Section 4 of our Basic Law sets out the constitutional framework of the judiciary of Hong Kong. The judicial system remains the same as it was before 1 July 1997 except with the changes consequent upon the establishment of the Court of Final Appeal (“CFA”) which has the power of final adjudication. The courts shall adjudicate cases in accordance with the laws applicable to Hong Kong and may refer to precedents of other common law jurisdictions. They shall exercise judicial power independently, free from any interference.
More than two decades have passed since 1997. The constitutional framework of the judiciary has remained intact, notwithstanding the frequent unfair and unfounded attacks, which were apparently fuelled by political motives, at the judiciary attempting to threaten judicial independence. The latest challenge came with the recent call by the President of the UK Supreme Court to British judges in the CFA to quit as a kind of political protest.
It is perhaps a timely opportunity to explain a bit more on the appointment and the role of overseas judges in Hong Kong.
As the final appellate court in Hong Kong and acting in accordance with the Court of Final Appeal Ordinance (“Ordinance”), the CFA hears civil and criminal appeals involving legal issues of general or public importance.
A distinguishing feature of the constitution of the CFA is that in addition to the Chief Justice and permanent judges, there is a panel of non-permanent judges (“NPJs”) from Hong Kong and other common law jurisdictions invited as required to sit on the CFA. The terms of appointment of NPJs are clearly set out in the Ordinance.
To be eligible for appointment as a judge from another common law jurisdiction, one must be ordinarily resident outside Hong Kong, must be a judge or retired judge of a court of unlimited jurisdiction in either civil or criminal matters in another common law jurisdiction and must have never been a judge of the High Court, a District Judge or a permanent magistrate, in Hong Kong. The term of office of a NPJ is 3 years, but it may be extended by the Chief Executive acting in accordance with the recommendation of the Chief Justice. Once appointed, a NPJ, same as other Hong Kong judges, is required to take the judicial oath to uphold the Basic Law, serve Hong Kong conscientiously, dutifully, in full accordance with the law, honestly and with integrity, safeguard the law and administer justice without fear or favour, self-interest or deceit.
The total number of NPJs shall not exceed 30 at any one time. There are currently 18 NPJs, out of whom, 14 are from other common law jurisdictions including the UK, Canada and Australia.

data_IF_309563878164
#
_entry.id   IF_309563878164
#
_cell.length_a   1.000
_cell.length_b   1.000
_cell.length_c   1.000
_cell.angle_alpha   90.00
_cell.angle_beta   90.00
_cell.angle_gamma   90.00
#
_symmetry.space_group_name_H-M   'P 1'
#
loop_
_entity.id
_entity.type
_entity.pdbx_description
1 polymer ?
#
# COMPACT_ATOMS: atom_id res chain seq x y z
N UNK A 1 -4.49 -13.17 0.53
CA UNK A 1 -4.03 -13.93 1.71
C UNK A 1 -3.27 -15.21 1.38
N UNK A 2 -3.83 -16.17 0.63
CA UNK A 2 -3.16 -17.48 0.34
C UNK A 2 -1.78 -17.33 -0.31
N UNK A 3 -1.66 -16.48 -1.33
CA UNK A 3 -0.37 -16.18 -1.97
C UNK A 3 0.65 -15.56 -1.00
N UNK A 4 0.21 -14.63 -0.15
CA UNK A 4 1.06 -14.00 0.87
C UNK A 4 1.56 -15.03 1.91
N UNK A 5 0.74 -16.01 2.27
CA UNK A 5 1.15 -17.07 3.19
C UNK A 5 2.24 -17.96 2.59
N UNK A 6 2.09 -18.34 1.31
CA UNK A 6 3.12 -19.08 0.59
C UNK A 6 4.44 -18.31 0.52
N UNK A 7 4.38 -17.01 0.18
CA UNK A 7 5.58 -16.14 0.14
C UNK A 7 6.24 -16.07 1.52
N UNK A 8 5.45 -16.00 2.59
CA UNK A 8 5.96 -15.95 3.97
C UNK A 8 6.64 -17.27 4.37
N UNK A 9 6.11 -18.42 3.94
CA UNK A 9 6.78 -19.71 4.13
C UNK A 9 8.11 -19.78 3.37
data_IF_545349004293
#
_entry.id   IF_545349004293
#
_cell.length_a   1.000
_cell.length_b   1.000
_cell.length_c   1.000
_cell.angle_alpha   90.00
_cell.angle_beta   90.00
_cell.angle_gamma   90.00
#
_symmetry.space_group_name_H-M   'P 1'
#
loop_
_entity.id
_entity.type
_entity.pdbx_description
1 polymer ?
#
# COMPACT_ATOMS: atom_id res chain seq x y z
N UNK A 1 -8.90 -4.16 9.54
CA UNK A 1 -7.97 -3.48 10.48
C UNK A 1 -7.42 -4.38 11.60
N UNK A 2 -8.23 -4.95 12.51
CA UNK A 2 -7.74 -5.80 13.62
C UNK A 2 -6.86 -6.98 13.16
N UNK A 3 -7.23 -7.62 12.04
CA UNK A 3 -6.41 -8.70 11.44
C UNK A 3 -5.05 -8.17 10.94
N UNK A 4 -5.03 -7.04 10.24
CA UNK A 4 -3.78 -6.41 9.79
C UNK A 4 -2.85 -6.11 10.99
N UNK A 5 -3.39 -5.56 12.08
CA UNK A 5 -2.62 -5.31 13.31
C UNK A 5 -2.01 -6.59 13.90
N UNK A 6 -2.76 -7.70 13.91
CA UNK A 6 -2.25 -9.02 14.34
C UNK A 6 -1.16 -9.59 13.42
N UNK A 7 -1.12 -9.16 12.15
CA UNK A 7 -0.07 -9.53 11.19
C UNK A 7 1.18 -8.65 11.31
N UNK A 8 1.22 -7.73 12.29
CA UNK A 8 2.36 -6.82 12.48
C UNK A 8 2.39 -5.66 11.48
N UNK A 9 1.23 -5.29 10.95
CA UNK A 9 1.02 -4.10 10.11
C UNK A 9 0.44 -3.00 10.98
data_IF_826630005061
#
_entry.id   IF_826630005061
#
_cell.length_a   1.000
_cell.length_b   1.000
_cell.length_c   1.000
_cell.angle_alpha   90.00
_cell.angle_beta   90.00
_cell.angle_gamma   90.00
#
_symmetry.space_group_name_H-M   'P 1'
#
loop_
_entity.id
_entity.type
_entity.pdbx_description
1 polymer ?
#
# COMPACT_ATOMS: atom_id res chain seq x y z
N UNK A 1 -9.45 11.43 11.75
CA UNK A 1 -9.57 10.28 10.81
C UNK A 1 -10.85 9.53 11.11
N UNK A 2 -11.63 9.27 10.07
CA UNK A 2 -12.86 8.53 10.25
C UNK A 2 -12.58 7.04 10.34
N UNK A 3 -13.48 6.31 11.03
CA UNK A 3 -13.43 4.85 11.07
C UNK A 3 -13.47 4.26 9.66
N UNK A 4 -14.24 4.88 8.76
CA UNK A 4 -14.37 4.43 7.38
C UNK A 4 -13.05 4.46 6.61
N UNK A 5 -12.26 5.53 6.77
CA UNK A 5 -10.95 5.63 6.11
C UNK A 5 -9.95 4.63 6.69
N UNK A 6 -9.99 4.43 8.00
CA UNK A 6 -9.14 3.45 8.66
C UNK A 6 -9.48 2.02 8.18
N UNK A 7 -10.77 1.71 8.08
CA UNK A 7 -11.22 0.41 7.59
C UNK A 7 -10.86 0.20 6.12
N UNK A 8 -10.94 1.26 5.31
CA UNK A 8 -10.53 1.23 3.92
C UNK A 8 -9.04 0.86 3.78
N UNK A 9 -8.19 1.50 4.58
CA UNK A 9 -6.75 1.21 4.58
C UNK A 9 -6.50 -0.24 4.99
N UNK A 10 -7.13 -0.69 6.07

Pursuant to section 16 of the Ordinance, an appeal shall be heard by a “4+1” formula, i.e. by the Chief Justice (or a permanent judge designated to sit in his place), three permanent judges nominated by the Chief Justice; and one NPJ from Hong Kong or another common law jurisdiction selected by the Chief Justice and invited by the CFA.
The participation of overseas NPJs, who have made significant contributions to the development of jurisprudence in their own jurisdictions, brings with them a diversity of international judicial experience in different specialised areas of law that enriches the perspectives of the court.
NPJs are all eminent judicial officers highly respected in their own jurisdictions and committed to the fair administration of justice in accordance with the law. Their acceptance of the appointment as NPJs to sit on the city’s top court sends a clear message of their confidence in Hong Kong’s judicial system in upholding the rule of law and judicial independence.
Political differences should be resolved in the political arena. Attempts to interfere in the constitutional framework of the judiciary, which has worked well in safeguarding the rule of law and judicial independence, by political boycotts must cease.
As The Right Honourable Lord Sumption, one of the NPJs, put it, participation in political boycotts is not the proper function of judges.
It is pleasing to note that three NPJs, The Honourable Mr Justice Murray Gleeson, The Right Honourable the Lord Neuberger of Abbotsbury and The Right Honourable the Lord Walker of Gestingthorpe, have just extended their term for another 3 years from 1 March 2021.
On this note, we extend our deepest gratitude to the distinguished NPJs from other common law jurisdictions for bringing new perspectives in the jurisprudential development of Hong Kong through their participation in the work of the CFA. Their support of the unique model of the 4+1 formula is one of the key factors in the success of the CFA since its establishment in 1997 and we look forward to their continual support.